This is likely to be the first ever high res colour image featuring this SNR in Ara.
I’ve searched and searched the web for examples but have only found 2-3 wide field camera images.
This is a six panel mosaic in HaRGB data gathered over 6 months from my backyard in suburban Melbourne, Australia.
I first noticed this on an Ha Galaxy survey, but for some reason it’s been largely overlooked by amateur astrophotographers.
Credit is due to John Gleason, who captured the region in Ha four years ago, but I wanted to create a colour image, so 208 subs later – here it is!
Took forever to register, and process, and shooting RGB under LP is not for the feint hearted!
Anyway, thanks for looking, I hope you enjoy the image 🙂
Gold Award (with Distinction) 2018 AIPP Victorian Professional Photography Awards
Gold Award 2018 AIPP Australian Professional Photography Awards
Image chosen as Nasa APOD 2018 January 11th
About this Nebula
Large and dramatically shaped, this cosmic cloud spans nearly 7 degrees or 14 full moons across planet Earth’s sky toward the southern constellation Ara. Difficult to image, the filamentary apparition is cataloged as RCW 114 and traced in this telescopic mosaic by the telltale reddish emission of ionized hydrogen atoms. In fact, RCW 114 has been recognized as a supernova remnant. Its extensive filaments of emission are produced as the still expanding shockwave from the death explosion of a massive star sweeps up the surrounding interstellar medium. Consistent estimates place its distance at over 600 light-years, indicating a diameter of about 100 light-years or so. Light from the supernova explosion that created RCW 114 would have reached Earth around 20,000 years ago. A spinning neutron star or pulsar has recently been identified as the remains of the collapsed stellar core. Consistent estimates place its distance at over 600 light-years, indicating a diameter of about 100 light-years or so. Light from the supernova explosion that created RCW 114 would have reached Earth around 20,000 years ago. A spinning neutron star or pulsar has recently been identified as the remains of the collapsed stellar core. (APOD)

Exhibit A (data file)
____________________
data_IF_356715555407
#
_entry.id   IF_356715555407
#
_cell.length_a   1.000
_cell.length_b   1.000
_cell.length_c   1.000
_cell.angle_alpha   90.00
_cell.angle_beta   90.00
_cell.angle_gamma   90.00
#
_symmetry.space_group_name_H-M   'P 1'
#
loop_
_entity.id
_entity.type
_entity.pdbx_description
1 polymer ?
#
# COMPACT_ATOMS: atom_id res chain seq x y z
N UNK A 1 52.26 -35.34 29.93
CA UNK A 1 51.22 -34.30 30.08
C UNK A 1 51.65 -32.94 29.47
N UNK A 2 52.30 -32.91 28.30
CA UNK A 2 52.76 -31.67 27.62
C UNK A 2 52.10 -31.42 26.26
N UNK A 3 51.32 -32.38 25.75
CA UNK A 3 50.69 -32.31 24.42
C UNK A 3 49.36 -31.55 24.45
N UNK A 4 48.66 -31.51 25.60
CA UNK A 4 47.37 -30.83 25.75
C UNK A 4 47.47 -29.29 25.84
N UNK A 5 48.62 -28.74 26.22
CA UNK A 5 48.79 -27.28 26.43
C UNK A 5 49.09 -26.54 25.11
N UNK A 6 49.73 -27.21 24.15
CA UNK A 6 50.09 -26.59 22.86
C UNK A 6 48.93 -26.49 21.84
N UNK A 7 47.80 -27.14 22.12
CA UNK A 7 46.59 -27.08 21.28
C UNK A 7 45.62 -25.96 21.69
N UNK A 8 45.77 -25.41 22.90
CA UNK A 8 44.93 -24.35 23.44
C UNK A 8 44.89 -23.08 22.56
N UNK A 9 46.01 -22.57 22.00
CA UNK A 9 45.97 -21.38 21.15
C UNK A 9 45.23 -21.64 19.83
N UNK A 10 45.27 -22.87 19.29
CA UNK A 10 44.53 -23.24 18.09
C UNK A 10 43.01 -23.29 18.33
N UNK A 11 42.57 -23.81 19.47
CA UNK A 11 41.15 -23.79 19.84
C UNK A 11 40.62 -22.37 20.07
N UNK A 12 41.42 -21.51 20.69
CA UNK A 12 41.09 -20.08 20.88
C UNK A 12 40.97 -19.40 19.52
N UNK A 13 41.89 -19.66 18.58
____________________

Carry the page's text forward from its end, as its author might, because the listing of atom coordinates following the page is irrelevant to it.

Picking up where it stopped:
Astronomy Picture of the Day (APOD) is originated, written, coordinated, and edited since 1995 by Robert Nemiroff and Jerry Bonnell. The APOD archive contains the largest collection of annotated astronomical images on the internet.
APOD in general and the APOD site served from NASA specifically places links solely on information content and does not endorse any commercial product nor guarantee claims or sales made on any linked pages.
In real life, Bob and Jerry are two professional astronomers who spend most of their time researching the universe. Bob is a professor at Michigan Technological University in Houghton, Michigan, USA, while Jerry is a scientist at NASA’s Goddard Space Flight Center in Greenbelt, Maryland USA. They are two married, mild and lazy guys who might appear relatively normal to an unsuspecting guest.Together, they have found new and unusual ways of annoying people such as staging astronomical debates.
Apod selects images from the Hubble, Cassini Spacecraft, and the world’s top observatories. A select few amateur astronomy images are occasionally featured. To have one’s image chosen by APOD/NASA is generally regarded as the highest honour for an amateur astrophotographer.
“World’s first and only high resolution colour mosaic of this Ancient SuperNova Remnant”